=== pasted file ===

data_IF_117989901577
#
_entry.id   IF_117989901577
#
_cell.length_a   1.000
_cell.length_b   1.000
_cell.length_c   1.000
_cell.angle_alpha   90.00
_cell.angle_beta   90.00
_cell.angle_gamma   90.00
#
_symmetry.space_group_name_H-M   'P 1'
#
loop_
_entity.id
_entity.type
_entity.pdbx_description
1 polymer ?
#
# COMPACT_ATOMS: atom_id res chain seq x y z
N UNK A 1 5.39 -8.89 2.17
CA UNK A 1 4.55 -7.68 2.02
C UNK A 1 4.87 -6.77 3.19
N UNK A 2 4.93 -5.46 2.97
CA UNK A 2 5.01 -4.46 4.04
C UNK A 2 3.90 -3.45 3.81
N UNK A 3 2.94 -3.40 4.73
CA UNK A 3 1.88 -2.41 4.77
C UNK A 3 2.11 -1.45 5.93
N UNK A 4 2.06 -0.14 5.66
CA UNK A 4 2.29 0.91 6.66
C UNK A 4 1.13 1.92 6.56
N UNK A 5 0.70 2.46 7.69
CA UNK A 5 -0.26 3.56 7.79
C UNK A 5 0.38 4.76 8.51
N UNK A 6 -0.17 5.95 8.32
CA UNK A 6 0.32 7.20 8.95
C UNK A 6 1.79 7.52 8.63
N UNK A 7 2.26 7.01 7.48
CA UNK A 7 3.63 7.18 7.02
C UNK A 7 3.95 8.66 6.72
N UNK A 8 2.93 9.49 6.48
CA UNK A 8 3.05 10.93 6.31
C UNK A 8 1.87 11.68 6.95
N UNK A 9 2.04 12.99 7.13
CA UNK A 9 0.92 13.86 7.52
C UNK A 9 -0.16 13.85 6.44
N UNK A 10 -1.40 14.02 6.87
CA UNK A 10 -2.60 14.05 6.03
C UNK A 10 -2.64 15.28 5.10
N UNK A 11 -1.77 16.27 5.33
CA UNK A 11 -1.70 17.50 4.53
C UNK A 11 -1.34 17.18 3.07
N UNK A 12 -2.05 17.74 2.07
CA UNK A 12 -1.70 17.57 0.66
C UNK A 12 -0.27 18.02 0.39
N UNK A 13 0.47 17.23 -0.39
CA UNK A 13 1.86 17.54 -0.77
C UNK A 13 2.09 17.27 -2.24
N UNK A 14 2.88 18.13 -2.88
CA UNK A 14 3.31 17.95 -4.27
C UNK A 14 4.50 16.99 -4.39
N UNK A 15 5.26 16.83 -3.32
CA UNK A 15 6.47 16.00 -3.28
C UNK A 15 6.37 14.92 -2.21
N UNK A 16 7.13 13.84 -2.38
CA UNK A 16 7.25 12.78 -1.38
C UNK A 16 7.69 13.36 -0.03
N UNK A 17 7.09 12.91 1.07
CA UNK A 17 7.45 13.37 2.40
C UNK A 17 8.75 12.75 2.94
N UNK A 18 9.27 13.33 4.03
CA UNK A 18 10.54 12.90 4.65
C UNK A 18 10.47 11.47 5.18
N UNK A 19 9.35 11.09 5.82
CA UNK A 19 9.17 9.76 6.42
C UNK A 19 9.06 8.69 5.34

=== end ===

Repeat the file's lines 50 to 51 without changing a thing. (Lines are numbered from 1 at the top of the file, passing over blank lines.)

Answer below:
C UNK A 10 -2.64 15.28 5.10
N UNK A 11 -1.77 16.27 5.33